“He is young, his life is before him, there will be many parties to attend. Too many.”

I wondered about this attitude. Too much consumerism, too much sweet food and drink, too much exuberance. Okay. But don’t the Spanish say, Una vez al año no hace daño? Once a year does no harm. “Are you a curmudgeon?” I asked. He didn’t know the word. Scrooge was the example I chose to illustrate the meaning. From there we moved on to my student’s upbringing and his family’s tradition of holiday celebrations, the commercialism in the society at large, classic movies, and the difficulties of raising children. For this last subject, he did not use much English but conveyed his meaning perfectly with the self-mocking laugh and the grimace at the prospect of Christmas, New Year’s, and the King’s day (Reyes) on January 6 all before him, with a two-year-old, a four-year-old, and two extended families to celebrate with. The joy of his fellows at the holiday season did not bring him cheer. He would, I sensed, have preferred to let the holidays pass unperceived.

For an hour and a half that evening, we conversed. Had we been in a car, going someplace, I’d not have felt any pressure to fill the time because with the wheels turning below us, our progress would have been inevitable, talk or no talk. As it was, I worried. I made sure he spoke a lot, but how much of the practice was fruitful? Teaching English is more than just correcting students as they speak: it’s also about directing their speech to use certain structures, much as a trainer will make an athlete use certain muscles to build them up. The English books are very good at providing the contexts to encourage this. It may seem unnatural—it is—but over time, using those structures will become automatic, if the practice works. Was my student getting that proper practice? Was he making his team vary its pace, veer left or veer right, was he making it turn at the end of a row? His style was his business, but his buildup of language muscles was mine, and so I urged him to swing to the left, to swing to the right, to make his team trot.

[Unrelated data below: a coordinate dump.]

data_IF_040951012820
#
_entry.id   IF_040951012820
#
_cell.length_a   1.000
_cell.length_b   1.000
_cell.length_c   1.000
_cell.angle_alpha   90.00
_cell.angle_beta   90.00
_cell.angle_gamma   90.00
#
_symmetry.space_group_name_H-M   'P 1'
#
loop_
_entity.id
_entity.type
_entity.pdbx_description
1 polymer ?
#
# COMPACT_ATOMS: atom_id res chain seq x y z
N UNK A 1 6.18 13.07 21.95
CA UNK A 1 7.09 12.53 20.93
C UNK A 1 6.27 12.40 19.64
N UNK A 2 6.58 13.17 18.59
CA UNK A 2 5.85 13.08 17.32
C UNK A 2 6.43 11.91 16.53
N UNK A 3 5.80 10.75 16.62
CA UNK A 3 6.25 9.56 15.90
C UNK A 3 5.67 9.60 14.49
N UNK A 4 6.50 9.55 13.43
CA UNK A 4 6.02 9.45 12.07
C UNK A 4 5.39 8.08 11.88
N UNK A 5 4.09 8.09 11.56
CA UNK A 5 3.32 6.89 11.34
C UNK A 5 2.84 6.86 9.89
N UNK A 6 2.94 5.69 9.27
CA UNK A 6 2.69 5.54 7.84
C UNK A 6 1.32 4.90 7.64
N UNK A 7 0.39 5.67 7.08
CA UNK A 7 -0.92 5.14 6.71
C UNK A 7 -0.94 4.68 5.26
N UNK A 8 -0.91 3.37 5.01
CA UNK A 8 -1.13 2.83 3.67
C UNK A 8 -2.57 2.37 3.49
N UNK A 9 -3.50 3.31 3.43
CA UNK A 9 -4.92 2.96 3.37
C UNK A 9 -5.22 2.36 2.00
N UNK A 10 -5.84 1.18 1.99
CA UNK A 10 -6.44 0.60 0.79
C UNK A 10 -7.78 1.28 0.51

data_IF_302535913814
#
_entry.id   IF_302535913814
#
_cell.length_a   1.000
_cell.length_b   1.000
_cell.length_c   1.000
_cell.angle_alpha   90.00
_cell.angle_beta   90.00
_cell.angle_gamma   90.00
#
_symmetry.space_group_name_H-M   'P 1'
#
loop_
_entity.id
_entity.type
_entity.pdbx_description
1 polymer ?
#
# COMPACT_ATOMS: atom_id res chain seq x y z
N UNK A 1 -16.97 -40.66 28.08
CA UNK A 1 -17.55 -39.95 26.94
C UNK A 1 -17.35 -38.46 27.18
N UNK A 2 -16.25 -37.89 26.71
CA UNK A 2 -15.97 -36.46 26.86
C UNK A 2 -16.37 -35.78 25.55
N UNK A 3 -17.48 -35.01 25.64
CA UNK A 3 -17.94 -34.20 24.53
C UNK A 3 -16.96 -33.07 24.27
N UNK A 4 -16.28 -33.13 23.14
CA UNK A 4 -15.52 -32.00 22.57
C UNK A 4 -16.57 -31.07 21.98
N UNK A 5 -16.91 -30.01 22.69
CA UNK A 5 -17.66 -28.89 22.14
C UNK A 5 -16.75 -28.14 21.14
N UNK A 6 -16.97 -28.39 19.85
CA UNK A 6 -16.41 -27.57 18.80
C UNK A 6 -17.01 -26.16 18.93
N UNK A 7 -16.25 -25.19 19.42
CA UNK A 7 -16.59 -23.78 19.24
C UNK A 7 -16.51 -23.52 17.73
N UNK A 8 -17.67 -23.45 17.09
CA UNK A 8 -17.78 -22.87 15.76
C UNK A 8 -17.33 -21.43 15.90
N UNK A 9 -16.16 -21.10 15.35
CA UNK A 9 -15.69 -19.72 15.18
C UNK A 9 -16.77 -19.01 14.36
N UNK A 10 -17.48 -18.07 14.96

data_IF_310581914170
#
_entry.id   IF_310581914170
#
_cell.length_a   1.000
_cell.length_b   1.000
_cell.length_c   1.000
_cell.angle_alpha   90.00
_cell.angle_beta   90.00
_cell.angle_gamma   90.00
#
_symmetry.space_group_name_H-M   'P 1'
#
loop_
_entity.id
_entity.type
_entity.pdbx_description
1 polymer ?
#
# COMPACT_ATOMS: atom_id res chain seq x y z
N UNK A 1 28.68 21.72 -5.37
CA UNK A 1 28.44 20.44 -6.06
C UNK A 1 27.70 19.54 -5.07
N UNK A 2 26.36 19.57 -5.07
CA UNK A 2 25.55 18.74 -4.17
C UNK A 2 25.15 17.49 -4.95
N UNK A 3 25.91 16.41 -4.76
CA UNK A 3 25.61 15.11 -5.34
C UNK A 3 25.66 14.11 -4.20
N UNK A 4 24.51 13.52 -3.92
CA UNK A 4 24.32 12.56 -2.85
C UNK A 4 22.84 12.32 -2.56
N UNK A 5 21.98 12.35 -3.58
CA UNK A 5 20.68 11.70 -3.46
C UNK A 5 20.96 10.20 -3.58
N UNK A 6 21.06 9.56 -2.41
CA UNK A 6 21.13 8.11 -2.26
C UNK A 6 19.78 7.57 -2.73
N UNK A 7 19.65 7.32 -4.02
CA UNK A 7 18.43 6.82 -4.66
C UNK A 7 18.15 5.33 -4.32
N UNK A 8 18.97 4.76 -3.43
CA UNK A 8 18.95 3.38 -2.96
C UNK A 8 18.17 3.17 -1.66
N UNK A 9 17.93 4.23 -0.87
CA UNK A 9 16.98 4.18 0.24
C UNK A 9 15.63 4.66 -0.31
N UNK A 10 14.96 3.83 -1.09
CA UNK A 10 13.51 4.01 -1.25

Halfway through the class I glanced at my watch. We had been talking 45 minutes already. I sensed that my student was glad for this chance to get his words in proper order, point after point, and I had no intention of using the book that day. Instead, I asked questions, nodding when I understood him, tilting my head to indicate uncertainty or even incomprehension when I did not understand. I provided a few words from time to time. I observed to myself that a female student would have returned some of my questions. We talked on. My horses were calmer, his were still doing their important work of pulling the wagon. And both drivers, he and I, in the many nonverbal ways available, showed that the load was worth tugging along over the track through the wilderness. But did his team glance back or shake the harness bells to ask if there was some mistake on that quiet, cold December night?

No mistake. Just the woods waiting, the promises, and the miles still to go.

Permission required for reprinting, reproducing, or other uses.

Clellan Coe, a writer in Spain, is a contributing editor of the Scholar.